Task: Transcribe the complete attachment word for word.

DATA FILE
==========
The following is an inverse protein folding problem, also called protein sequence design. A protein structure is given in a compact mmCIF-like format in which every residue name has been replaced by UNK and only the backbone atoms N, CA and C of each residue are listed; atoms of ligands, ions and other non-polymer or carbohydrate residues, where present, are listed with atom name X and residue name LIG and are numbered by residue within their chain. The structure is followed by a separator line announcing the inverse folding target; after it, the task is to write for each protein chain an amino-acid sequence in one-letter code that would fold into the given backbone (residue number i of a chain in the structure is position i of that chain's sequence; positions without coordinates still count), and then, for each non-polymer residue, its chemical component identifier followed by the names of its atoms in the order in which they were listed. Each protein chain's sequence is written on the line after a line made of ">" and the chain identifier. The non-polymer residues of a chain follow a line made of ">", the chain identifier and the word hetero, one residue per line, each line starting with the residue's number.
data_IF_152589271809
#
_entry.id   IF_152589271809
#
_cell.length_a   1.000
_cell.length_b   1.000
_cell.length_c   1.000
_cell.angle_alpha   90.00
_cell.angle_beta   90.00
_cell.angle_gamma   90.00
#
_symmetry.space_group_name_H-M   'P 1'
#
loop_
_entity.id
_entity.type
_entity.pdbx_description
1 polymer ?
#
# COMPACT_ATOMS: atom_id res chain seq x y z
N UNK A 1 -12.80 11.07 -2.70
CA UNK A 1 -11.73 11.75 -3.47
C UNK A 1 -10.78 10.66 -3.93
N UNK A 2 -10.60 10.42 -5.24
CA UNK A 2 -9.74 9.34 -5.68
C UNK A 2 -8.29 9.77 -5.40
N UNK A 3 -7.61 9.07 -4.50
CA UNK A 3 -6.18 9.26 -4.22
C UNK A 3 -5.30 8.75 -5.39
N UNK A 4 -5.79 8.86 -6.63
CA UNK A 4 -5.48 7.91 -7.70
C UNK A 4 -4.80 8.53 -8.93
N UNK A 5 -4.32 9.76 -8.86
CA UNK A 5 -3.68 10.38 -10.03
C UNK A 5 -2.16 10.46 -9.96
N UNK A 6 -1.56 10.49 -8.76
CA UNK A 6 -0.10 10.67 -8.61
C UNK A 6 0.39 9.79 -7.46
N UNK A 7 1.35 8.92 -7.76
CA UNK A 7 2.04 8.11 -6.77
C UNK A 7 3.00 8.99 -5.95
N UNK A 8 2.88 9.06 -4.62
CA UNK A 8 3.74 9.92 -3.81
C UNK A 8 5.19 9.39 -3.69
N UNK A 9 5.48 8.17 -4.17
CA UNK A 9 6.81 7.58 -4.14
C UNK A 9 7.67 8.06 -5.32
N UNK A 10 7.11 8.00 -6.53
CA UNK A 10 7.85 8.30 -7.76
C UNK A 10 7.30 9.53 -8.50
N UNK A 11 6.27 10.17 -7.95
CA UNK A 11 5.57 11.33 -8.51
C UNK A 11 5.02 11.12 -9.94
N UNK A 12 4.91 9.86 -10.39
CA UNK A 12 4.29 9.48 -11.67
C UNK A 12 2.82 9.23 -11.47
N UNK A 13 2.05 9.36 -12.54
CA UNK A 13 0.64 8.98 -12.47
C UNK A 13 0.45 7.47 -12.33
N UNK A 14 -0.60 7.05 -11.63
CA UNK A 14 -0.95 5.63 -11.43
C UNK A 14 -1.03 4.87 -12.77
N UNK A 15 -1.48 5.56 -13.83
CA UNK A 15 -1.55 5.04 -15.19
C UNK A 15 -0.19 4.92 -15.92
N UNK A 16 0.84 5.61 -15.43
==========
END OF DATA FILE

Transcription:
The following is an inverse protein folding problem, also called protein sequence design. A protein structure is given in a compact mmCIF-like format in which every residue name has been replaced by UNK and only the backbone atoms N, CA and C of each residue are listed; atoms of ligands, ions and other non-polymer or carbohydrate residues, where present, are listed with atom name X and residue name LIG and are numbered by residue within their chain. The structure is followed by a separator line announcing the inverse folding target; after it, the task is to write for each protein chain an amino-acid sequence in one-letter code that would fold into the given backbone (residue number i of a chain in the structure is position i of that chain's sequence; positions without coordinates still count), and then, for each non-polymer residue, its chemical component identifier followed by the names of its atoms in the order in which they were listed. Each protein chain's sequence is written on the line after a line made of ">" and the chain identifier. The non-polymer residues of a chain follow a line made of ">", the chain identifier and the word hetero, one residue per line, each line starting with the residue's number.
data_IF_152589271809
#
_entry.id   IF_152589271809
#
_cell.length_a   1.000
_cell.length_b   1.000
_cell.length_c   1.000
_cell.angle_alpha   90.00
_cell.angle_beta   90.00
_cell.angle_gamma   90.00
#
_symmetry.space_group_name_H-M   'P 1'
#
loop_
_entity.id
_entity.type
_entity.pdbx_description
1 polymer ?
#
# COMPACT_ATOMS: atom_id res chain seq x y z
N UNK A 1 -12.80 11.07 -2.70
CA UNK A 1 -11.73 11.75 -3.47
C UNK A 1 -10.78 10.66 -3.93
N UNK A 2 -10.60 10.42 -5.24
CA UNK A 2 -9.74 9.34 -5.68
C UNK A 2 -8.29 9.77 -5.40
N UNK A 3 -7.61 9.07 -4.50
CA UNK A 3 -6.18 9.26 -4.22
C UNK A 3 -5.30 8.75 -5.39
N UNK A 4 -5.79 8.86 -6.63
CA UNK A 4 -5.48 7.91 -7.70
C UNK A 4 -4.80 8.53 -8.93
N UNK A 5 -4.32 9.76 -8.86
CA UNK A 5 -3.68 10.38 -10.03
C UNK A 5 -2.16 10.46 -9.96
N UNK A 6 -1.56 10.49 -8.76
CA UNK A 6 -0.10 10.67 -8.61
C UNK A 6 0.39 9.79 -7.46
N UNK A 7 1.35 8.92 -7.76
CA UNK A 7 2.04 8.11 -6.77
C UNK A 7 3.00 8.99 -5.95
N UNK A 8 2.88 9.06 -4.62
CA UNK A 8 3.74 9.92 -3.81
C UNK A 8 5.19 9.39 -3.69
N UNK A 9 5.48 8.17 -4.17
CA UNK A 9 6.81 7.58 -4.14
C UNK A 9 7.67 8.06 -5.32
N UNK A 10 7.11 8.00 -6.53
CA UNK A 10 7.85 8.30 -7.76
C UNK A 10 7.30 9.53 -8.50
N UNK A 11 6.27 10.17 -7.95
CA UNK A 11 5.57 11.33 -8.51
C UNK A 11 5.02 11.12 -9.94
N UNK A 12 4.91 9.86 -10.39
CA UNK A 12 4.29 9.48 -11.67
C UNK A 12 2.82 9.23 -11.47
N UNK A 13 2.05 9.36 -12.54
CA UNK A 13 0.64 8.98 -12.47
C UNK A 13 0.45 7.47 -12.33
N UNK A 14 -0.60 7.05 -11.63
CA UNK A 14 -0.95 5.63 -11.43
C UNK A 14 -1.03 4.87 -12.77
N UNK A 15 -1.48 5.56 -13.83
CA UNK A 15 -1.55 5.04 -15.19
C UNK A 15 -0.19 4.92 -15.92
N UNK A 16 0.84 5.61 -15.43